The Blu-ray of the film includes the theatrical cut of the film as well as a DVD with the director's extended 186-minute version. Although the movie provides several strong performances, the extended cut features extended cutaways, random shots of New York set to an operatic score, often buries the conversation of the main characters among the bustle of New York City, and gives us several subplots that never really fit together, creating a pretentious mess that is often more maddening than entertaining.

Green Lantern #12

As Hal Jordan and Sinestro fight off Black Hand and his army of raised zombies the Guardians of the Universe continue their plans to raise the "Third Army" which will destroy the various Lantern Corps including the Green Lanterns.

If you've been missing zombies since Blackest Night ended this issue is for you. Howver, if you were thankful that Blackest Night ended and hoped never to see the Black Lanterns again (like me) then there's little worth noting except for the what is teased to happen in the coming months including (God help us) Hal Jordan becoming a Black Lantern.

The main story between Jordan and Sinestro and the zombies isn't all that interesting, and the reveal of the Book of Black's prophecy is troubling if that's Geoff Johns' plan for the character. Sligthly more interesting is the Guardians plans for the other Green Lanterns of Earth who have been singled out as their biggest obstacle to removing the Corps. The choice of Renato Guedes to replace Doug Mahnke's art on the title also means the comic has a less crisp look and feel than the previous issues of the title. Hit-and-Miss.

[DC, $2.99]

White Collar - Identity Crisis

After Mozzie (Willie Garson) discovers clues left by a mysterious spy ring inside a recently purchased storage unit he, Neal (Matt Bomer), and Peter (Tim DeKay) get dragged into a dangerous treasure hunt involving a case of mistaken identity, a mansion with secret passages, spies from the Revolutionary War, and a flag someone is willing to kill for.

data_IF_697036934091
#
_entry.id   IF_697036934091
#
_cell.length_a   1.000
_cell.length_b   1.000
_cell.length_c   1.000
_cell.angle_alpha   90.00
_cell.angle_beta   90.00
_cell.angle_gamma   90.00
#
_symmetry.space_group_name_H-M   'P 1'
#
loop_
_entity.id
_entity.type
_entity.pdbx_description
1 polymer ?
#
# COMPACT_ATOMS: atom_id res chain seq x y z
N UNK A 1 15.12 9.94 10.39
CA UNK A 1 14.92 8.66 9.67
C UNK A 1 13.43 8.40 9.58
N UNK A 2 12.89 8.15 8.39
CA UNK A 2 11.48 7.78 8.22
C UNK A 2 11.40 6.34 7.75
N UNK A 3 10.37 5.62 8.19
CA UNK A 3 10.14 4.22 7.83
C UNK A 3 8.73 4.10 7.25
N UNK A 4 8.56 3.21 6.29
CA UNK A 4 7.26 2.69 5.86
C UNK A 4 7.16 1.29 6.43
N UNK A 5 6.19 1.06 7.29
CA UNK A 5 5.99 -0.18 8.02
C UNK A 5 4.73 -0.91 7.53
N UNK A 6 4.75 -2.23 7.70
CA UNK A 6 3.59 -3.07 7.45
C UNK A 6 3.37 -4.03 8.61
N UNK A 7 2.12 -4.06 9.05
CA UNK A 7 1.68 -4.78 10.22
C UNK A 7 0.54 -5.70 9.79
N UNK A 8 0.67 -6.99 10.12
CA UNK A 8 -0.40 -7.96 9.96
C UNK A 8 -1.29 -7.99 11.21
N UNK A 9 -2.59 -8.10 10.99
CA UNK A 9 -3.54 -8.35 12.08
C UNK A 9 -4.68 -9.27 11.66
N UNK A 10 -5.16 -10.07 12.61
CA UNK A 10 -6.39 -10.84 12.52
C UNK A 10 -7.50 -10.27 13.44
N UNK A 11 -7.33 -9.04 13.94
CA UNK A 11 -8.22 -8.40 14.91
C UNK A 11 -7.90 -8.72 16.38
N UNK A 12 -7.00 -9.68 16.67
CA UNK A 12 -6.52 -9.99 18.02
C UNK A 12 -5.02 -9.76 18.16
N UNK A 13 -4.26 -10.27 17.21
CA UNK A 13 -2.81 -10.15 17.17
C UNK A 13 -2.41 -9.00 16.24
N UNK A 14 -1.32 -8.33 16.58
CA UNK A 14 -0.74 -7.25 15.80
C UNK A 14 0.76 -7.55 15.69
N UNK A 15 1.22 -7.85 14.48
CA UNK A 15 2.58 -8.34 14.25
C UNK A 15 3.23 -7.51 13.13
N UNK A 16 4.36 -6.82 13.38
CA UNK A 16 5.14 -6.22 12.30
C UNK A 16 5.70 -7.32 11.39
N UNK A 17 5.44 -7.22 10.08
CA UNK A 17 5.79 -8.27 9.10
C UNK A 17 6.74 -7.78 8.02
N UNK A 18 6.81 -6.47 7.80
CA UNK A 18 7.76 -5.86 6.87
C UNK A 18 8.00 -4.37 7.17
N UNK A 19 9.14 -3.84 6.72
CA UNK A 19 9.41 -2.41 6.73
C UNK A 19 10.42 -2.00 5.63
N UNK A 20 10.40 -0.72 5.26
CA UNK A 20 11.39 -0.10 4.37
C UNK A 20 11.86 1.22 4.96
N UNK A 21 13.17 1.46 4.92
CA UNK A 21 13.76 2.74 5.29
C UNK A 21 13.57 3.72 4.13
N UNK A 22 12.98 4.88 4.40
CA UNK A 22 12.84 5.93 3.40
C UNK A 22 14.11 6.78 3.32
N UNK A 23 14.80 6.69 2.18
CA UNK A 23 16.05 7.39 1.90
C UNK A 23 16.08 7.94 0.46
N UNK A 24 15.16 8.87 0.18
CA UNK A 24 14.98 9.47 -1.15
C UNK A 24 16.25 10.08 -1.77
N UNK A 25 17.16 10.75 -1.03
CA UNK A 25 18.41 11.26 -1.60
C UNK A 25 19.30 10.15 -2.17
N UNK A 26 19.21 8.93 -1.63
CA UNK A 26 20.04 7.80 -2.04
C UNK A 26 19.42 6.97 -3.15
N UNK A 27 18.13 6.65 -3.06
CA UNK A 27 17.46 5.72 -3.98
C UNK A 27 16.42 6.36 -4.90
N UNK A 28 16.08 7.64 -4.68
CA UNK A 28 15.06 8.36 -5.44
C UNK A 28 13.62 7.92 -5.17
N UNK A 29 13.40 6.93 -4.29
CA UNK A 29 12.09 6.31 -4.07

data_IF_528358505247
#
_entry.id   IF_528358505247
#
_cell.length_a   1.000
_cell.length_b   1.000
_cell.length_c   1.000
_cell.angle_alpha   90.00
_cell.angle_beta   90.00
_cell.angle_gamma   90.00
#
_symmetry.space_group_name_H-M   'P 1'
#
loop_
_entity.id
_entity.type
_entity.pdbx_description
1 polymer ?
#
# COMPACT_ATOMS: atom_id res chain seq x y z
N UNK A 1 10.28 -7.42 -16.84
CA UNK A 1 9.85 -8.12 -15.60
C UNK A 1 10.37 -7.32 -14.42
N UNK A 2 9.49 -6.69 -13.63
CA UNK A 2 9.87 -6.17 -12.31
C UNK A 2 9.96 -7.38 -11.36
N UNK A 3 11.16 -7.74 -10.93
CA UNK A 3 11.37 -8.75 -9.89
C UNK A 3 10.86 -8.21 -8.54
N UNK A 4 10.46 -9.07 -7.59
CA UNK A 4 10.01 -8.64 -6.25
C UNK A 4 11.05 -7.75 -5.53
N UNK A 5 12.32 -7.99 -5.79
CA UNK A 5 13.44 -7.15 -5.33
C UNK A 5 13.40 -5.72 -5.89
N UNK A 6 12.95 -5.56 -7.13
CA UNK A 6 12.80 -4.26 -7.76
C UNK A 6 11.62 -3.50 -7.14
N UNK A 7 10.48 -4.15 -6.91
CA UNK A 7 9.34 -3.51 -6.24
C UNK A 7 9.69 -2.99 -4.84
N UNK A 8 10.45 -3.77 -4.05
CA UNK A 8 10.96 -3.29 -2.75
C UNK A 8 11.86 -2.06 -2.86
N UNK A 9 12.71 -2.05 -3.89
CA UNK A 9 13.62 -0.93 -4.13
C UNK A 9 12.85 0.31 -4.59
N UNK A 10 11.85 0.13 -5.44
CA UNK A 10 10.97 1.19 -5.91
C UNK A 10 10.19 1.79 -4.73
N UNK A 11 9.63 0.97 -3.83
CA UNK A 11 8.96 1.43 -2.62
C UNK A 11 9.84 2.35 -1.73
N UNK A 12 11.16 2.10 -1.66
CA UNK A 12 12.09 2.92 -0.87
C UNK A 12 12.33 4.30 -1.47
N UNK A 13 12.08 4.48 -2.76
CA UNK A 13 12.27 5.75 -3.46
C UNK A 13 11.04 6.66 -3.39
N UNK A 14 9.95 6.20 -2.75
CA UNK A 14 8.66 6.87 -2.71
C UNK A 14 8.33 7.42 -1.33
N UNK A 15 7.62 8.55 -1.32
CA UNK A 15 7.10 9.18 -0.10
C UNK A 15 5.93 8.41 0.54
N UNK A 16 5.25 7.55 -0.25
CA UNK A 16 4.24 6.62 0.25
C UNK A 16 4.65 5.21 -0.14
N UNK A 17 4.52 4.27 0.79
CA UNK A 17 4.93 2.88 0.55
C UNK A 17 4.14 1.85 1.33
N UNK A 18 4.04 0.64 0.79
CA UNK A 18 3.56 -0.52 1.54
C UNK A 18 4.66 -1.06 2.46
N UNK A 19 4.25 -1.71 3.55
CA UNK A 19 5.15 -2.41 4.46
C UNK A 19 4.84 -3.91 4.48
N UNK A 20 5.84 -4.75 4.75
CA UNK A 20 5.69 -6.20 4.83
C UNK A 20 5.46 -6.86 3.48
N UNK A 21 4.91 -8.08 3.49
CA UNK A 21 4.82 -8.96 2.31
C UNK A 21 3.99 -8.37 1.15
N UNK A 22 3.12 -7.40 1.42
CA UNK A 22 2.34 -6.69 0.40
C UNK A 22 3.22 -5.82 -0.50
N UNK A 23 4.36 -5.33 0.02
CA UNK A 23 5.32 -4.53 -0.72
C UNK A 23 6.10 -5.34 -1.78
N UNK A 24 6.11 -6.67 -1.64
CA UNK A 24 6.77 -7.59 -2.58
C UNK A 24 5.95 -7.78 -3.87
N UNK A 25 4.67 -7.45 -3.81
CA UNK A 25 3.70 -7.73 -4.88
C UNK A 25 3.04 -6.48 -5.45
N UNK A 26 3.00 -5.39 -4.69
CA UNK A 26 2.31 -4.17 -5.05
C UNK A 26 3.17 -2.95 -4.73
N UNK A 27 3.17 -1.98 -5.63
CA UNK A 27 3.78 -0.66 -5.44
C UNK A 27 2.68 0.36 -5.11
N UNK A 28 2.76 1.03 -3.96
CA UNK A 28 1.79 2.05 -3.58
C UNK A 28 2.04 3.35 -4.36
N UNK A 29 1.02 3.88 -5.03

Thursday, August 23, 2012

Covert Affairs - Hello Stranger

Despite both Joan (Kari Matchett) and Auggie's (Christopher Gorham) reservations and several warnings from the State Department not to get involved, Annie (Piper Perabo) is given three hours to attempt the impossible by trying to turn the Chief of Staff (Omid Abtahi) of the Prime Minister of Yemen into an asset for the CIA while the Prime Minister undergoes surgery in an American hospital.

Fatale #7

Nicolas Lash and his ongoing obsession with Josephine is put on hold as the storyline involving the new characters introduced last month, the a B-movie star named Miles and the girl nearly sacrificed by the Method Church, continues as Josephine and Miles find themselves in a cemetery under a full moon just as everything goes to hell.

We get plenty of Josephine, including her suspicions and horror at learning the creatures she believed were dead are still around, hunting for Suzy and the film, and now that they know Josephine is in Los Angeles - her. However, Miles is the main focus of the issue. We witness his selfishness and greed in his attempt to sell the film to his ex-girlfriend's creepy producer as well as his confusion over his sudden bravery and need to help and protect Josephine.

Although most of this issue is set-up, with the blind Hansel knowing that Josephine is in Los Angeles and Miles now bent to Josephine's will things should get interesting very quickly beginning next month. Worth a look.

[Image, $3.50]

Olga Kurylenko Flaunts Her Cunning Linguistics

In the latest issue of Flaunt Magazine actress Olga Kurylenko discusses working with director Terrence Malick on To the Wonder, her prowess with language (she speaks fluent English, Russian, French, and Spanish), her sense of humor, working with writer/director Martin McDonagh (In Bruges) on the upcoming Seven Psychopaths, growing up in the Ukraine, and her insistence to always keep two feet on the ground and not let the glamour of her current life overwhelm her. Kurylenko also posed for a photoshoot with Naj Jamai which you can find inside.

Wednesday, August 22, 2012

Perception - Lovesick

Kate (Rachael Leigh Cook) enlists the help of Professor Pierce (Eric McCormack) to solve a wrongful death suit which may have played into another case involving a recently murdered therapist (William Ragsdale). After an exhaustive search through the man's records Pierce comes to the conclusion that the therapist was indeed cutting loose patients of a specific insurance company for a kickback, but that's only the beginning.

Daredevil #17

Rather than continue the highly questionable story arc stared in Daredevil #16, writer Mark Waid, with the help of artist Mike Allred, takes a look back into the past into a case from the early days of the law firm of Nelson & Murdock.